Council approved up to $5.3 million in Housing Trust Fund allocations for four affordable housing developments: Mallard at Sugar Creek (District 2), Grounds for Change (D1), Legacy Vista (D3), and Little’s Landing (D4).

A Home for All

Shawn heath presented a look at $12.3 million in investment opportunities that the city is exploring to address homelessness and housing insecurity for Fiscal Year 2025 as part of its A Home For All initiative in partnership with United Way of Greater Charlotte.

Suggested funding opportunities for A Home for All.

Renee Johnson feared that council — and specifically the Housing, Safety, Community committee — had been undermined through this process and that United Way was given too large a role. 

Johnson said public-private partnerships work well in certain situations but the city needs all organizations such as Crisis Assistance Ministry onboard for this effort, all playing to their strengths rather than getting collapsed under the United Way umbrella.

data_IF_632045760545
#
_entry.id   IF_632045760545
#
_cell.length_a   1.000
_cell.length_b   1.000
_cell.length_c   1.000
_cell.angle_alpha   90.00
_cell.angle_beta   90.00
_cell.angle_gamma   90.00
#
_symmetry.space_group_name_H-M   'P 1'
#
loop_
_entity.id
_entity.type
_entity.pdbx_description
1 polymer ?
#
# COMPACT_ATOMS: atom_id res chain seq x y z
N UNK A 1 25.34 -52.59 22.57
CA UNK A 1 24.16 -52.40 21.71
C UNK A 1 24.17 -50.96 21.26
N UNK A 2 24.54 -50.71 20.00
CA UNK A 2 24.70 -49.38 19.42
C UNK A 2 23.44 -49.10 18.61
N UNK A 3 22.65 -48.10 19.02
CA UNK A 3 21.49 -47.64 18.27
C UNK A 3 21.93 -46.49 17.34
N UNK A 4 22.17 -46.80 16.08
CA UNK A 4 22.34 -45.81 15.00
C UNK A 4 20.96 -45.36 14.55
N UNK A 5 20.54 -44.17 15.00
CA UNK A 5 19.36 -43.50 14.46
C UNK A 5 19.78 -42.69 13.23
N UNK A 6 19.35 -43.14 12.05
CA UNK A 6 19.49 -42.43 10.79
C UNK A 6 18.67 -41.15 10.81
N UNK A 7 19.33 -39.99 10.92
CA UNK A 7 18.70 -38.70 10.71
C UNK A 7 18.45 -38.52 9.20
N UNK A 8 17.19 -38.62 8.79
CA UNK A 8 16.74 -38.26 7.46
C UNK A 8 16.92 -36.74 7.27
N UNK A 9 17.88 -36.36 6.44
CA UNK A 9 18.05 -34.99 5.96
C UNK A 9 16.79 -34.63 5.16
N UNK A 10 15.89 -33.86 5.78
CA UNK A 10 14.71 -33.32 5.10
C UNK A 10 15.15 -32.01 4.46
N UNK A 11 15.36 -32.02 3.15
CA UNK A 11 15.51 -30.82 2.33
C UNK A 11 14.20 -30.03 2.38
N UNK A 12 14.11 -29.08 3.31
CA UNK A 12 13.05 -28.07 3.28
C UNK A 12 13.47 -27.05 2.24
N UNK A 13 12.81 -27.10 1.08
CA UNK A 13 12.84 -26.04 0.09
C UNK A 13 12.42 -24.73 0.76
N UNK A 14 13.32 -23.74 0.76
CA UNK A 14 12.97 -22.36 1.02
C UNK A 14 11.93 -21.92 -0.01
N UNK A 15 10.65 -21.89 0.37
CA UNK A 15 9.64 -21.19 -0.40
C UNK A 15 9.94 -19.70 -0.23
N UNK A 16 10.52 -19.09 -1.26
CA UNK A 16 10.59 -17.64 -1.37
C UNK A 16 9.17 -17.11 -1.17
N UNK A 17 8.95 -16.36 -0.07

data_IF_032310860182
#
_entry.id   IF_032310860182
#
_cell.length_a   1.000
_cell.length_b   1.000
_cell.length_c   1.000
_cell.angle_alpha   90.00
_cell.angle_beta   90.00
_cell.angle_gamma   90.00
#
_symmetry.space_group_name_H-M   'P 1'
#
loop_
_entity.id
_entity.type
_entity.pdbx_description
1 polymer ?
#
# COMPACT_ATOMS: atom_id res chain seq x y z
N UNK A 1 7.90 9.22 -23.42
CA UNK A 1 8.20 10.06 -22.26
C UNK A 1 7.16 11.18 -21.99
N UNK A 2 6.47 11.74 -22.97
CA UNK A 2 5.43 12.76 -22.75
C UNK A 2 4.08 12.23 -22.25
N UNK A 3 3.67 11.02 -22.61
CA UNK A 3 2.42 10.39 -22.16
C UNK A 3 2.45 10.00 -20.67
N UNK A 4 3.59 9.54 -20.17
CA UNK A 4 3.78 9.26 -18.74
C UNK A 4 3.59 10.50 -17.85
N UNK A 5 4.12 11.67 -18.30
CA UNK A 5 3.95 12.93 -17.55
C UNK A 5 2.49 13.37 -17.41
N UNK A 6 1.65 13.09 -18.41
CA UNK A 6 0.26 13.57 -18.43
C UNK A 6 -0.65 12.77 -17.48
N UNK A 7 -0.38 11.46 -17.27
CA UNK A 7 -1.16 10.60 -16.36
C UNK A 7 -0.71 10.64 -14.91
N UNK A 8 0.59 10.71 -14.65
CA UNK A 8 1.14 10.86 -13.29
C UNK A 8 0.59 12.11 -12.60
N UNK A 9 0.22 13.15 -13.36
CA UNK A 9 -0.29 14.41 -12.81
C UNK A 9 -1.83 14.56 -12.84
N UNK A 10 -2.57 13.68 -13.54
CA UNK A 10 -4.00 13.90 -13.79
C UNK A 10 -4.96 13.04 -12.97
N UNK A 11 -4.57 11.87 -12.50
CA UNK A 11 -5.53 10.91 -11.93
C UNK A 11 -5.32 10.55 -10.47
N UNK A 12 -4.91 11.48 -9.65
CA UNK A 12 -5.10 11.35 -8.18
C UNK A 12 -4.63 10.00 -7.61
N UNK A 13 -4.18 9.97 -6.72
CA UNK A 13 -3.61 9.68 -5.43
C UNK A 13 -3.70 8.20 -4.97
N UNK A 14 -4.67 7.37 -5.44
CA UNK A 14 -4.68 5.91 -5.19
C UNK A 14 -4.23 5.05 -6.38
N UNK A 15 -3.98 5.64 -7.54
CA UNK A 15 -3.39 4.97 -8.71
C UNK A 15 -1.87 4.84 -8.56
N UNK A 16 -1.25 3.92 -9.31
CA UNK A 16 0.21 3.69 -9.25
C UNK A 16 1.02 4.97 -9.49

Dimple Ajmera agreed with Johnson in that “sometimes it feels like we are working against a machine and the outcome is already determined” with no consultation from the Housing, Safety, Community Committee.

“I’m not saying we need to start from scratch but there are many discussions that still need to be had … because I am not aligned in any way to transferring council authority over to United Way … that conversation still doesn’t feel like it’s been clear,” said Victoria Watlington. 

The issue will be discussed more in depth at the upcoming Housing, Safety, Community Committee meeting scheduled for May 6, which we’ll update during committee report-outs that night.